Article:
“I object to Kavanaugh because I don’t think Trump should be allowed to appoint a justice to the Supreme Court who could rule on his (Trump’s) own case – and it seems like an inevitability his case will reach there,” said retired attorney Robin Goree of Falls Church, Va. Her umbrella against the noonday sun had another linkage to Trump. “Where are Trump’s taxes?” it asked.

“Our government is so illegitimate they (senators) shouldn’t have even been allowed to confirm Gorsuch,” said another long-distance traveler to the Virginia rally, Mack Johnson of Seattle. Trump nominated, and the Senate confirmed, federal appellate judge Neil Gorsuch, also a right-winger, to the High Court last year.

“Because he (Kavanaugh) doesn’t feel it is constitutional to indict a sitting president, that makes it feel like a cabal,” the retired Washington Education Association member and North Mason High School social studies and history teacher added.

Unions backing the national demonstrations included the Teachers (AFT), AFSCME, the Service Employees (SEIU), Jobs With Justice, the National Education Association, the National Domestic Workers Alliance and the Working Families Party.

Trump’s pick for the Supreme Court, Brett Kavanaugh, could well cast the decisive vote on the future of his presidency. | AP

Other backers included the Progressive Change Campaign Committee, People for the American Way, the Color of Change, Friends of the Earth, the Leadership Conference for Civil and Human Rights, Our Revolution and the Feminist Majority.

Notably absent from the list of supporters: The Democratic Party and its campaign committees.  Also notably absent from the list of Democratic senators who have already announced their opposition to Kavanaugh: Virginia Democrats Tim Kaine – Hillary Clinton’s 2016 running mate – and Mark Warner.

Congressional vote counters assume all but four Democrats, plus both independents, will definitely oppose Kavanaugh. Still, speakers urged the crowd to call anti-Kavanaugh senators, too, “to let them know we’ve got their backs.” The radical right is mounting a multi-million-dollar ad campaign for Kavanaugh, with ads running even in states with known anti-Kavanaugh Democrats, such as Illinois.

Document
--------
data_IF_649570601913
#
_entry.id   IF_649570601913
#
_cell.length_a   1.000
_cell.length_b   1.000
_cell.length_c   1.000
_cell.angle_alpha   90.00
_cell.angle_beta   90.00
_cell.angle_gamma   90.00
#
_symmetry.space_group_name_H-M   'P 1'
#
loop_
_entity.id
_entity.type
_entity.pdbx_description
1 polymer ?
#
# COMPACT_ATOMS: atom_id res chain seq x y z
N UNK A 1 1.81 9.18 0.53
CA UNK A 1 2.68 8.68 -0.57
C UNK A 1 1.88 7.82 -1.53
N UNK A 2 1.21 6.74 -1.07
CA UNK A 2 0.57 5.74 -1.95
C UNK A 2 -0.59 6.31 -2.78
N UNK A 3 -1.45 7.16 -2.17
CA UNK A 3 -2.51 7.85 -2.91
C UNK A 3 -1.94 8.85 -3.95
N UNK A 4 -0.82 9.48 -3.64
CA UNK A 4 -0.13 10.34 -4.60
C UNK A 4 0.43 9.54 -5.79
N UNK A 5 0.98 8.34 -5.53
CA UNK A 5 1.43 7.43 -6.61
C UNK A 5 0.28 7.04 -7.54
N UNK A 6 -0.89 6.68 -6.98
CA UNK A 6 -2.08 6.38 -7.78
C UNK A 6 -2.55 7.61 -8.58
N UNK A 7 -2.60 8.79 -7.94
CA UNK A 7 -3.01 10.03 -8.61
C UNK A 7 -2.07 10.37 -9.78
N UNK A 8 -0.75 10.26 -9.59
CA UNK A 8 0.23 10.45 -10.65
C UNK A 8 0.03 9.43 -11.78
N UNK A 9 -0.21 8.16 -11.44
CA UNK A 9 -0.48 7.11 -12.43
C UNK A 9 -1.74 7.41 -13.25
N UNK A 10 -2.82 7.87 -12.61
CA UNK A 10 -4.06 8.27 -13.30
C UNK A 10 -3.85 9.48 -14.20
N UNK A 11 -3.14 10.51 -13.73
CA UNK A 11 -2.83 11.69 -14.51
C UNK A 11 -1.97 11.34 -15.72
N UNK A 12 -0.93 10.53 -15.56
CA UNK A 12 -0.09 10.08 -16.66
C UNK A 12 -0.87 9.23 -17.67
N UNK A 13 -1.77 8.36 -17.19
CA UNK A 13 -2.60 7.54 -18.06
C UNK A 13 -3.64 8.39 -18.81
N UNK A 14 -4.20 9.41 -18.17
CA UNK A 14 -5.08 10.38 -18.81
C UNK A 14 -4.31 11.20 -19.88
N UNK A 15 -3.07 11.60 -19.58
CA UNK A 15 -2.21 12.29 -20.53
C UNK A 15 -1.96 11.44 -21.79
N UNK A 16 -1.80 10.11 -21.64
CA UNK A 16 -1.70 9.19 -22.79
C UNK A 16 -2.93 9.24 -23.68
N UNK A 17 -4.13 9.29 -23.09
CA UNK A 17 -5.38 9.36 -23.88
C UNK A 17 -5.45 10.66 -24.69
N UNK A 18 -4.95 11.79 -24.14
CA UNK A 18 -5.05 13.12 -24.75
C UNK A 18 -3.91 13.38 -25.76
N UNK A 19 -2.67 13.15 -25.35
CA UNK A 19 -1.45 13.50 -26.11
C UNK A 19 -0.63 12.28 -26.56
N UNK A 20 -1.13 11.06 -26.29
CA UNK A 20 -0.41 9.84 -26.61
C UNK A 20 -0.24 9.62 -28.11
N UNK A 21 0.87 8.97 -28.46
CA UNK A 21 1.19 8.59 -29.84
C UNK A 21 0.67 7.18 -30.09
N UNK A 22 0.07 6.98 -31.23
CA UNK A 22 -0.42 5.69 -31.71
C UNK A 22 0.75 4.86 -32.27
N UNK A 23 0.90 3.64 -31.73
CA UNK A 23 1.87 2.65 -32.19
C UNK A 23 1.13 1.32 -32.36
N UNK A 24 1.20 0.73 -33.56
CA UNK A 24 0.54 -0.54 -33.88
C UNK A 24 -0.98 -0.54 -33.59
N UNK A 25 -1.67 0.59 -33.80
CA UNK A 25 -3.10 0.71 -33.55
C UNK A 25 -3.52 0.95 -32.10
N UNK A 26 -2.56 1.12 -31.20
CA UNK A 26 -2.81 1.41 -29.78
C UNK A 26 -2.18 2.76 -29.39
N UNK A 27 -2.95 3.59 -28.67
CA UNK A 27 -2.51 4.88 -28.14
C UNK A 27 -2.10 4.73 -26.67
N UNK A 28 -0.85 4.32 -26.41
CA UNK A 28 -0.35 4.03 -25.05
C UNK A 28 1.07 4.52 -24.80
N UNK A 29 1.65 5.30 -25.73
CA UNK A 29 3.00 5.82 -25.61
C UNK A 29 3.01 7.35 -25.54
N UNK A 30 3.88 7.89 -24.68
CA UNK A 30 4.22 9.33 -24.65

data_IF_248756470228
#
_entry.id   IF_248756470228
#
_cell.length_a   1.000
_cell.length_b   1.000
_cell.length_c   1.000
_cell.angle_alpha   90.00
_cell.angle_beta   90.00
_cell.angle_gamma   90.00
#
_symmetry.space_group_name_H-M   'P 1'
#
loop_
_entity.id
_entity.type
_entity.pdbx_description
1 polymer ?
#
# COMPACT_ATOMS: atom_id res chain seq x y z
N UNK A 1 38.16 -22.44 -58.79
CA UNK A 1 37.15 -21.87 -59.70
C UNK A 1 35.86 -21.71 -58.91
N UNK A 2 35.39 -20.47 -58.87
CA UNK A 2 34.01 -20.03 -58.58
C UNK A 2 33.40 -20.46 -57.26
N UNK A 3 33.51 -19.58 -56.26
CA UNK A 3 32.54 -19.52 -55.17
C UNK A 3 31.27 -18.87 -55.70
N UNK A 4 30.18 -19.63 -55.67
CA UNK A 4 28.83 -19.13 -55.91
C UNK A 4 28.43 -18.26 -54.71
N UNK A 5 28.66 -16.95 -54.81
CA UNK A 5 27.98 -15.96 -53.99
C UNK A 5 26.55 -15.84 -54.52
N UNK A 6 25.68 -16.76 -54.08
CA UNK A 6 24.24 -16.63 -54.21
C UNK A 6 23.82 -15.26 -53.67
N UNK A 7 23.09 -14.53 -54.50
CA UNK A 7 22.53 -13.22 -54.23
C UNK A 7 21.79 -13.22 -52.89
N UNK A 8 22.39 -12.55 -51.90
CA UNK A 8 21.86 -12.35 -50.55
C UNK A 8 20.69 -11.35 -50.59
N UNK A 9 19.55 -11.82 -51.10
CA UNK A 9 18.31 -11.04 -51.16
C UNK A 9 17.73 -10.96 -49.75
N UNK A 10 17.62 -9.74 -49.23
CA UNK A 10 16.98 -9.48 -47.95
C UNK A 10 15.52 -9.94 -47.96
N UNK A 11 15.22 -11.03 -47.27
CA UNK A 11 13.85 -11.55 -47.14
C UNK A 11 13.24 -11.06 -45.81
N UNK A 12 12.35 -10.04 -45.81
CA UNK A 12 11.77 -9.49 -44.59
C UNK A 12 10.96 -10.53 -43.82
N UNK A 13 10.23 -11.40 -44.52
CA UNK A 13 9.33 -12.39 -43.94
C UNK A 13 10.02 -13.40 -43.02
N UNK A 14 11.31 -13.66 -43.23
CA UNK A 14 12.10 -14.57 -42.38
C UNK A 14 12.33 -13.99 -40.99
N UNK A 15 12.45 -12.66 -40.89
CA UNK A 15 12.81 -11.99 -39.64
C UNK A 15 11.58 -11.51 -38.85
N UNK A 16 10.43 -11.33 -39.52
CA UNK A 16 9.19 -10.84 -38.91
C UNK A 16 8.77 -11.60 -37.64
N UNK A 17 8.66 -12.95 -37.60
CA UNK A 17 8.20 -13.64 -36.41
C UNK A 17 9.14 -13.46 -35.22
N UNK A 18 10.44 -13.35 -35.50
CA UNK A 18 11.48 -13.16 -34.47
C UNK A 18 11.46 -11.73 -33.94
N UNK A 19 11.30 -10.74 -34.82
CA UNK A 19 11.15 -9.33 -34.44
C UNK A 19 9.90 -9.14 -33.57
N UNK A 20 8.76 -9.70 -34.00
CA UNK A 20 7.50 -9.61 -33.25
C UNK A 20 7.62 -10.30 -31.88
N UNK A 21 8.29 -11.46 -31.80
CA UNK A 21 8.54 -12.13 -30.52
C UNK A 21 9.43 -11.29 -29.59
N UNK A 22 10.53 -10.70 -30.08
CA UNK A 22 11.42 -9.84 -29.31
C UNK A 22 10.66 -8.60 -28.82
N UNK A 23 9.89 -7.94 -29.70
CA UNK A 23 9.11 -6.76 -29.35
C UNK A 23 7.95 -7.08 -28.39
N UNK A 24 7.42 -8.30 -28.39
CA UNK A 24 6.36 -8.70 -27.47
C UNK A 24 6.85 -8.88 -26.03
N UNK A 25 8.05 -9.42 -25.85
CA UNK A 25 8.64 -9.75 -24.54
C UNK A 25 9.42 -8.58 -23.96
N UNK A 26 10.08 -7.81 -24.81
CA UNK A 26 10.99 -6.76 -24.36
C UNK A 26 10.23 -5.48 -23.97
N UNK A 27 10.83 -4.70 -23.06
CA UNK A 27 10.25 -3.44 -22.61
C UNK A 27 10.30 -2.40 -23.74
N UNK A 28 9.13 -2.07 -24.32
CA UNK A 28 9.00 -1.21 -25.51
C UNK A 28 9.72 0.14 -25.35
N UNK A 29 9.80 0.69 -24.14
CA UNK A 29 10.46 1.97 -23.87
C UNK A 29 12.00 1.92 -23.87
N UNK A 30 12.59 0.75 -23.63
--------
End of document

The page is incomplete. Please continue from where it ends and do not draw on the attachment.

The four Democrats facing pressure from both sides are Joe Donnelly (Ind.), Joe Manchin (W. Va.), Claire McCaskill (Mo.) and Heidi Heitkamp (N.D.). All seek re-election in states Trump handily won in 2016. So do pro-choice Republicans Susan Collins (Maine) and Lisa Murkowski (Alaska).

Public opinion is split on Kavanaugh. One speaker stated, incorrectly, that 72 percent of U.S. women oppose putting Kavanaugh on the court, according to a recent poll, he did not name.

The poll, Aug. 9-12 for CNN, showed 28 percent of women favor Kavanaugh, while 46 percent oppose him and the rest are undecided. Men favored Kavanaugh 47-35 percent. Overall, 37 percent of those questioned back Kavanaugh and 40 percent don’t, a difference within the poll’s margin of error.

Registered voters were 40 percent for and 41 percent against Kavanaugh, again within the margin of error. Democrats were 12 percent for and 67 percent against, independents were tied at 38 percent and Republicans favored him 74-7 percent.


CONTRIBUTOR

Mark Gruenberg
Mark Gruenberg

Mark Gruenberg is head of the Washington, D.C., bureau of People's World. He is also the editor of Press Associates Inc. (PAI), a union news service in Washington, D.C. that he has headed since 1999. Previously, he worked as Washington correspondent for the Ottaway News Service, as Port Jervis bureau chief for the Middletown, NY Times Herald Record, and as a researcher and writer for Congressional Quarterly. Mark obtained his BA in public policy from the University of Chicago and worked as the University of Chicago correspondent for the Chicago Daily News.

Comments

comments

MOST POPULAR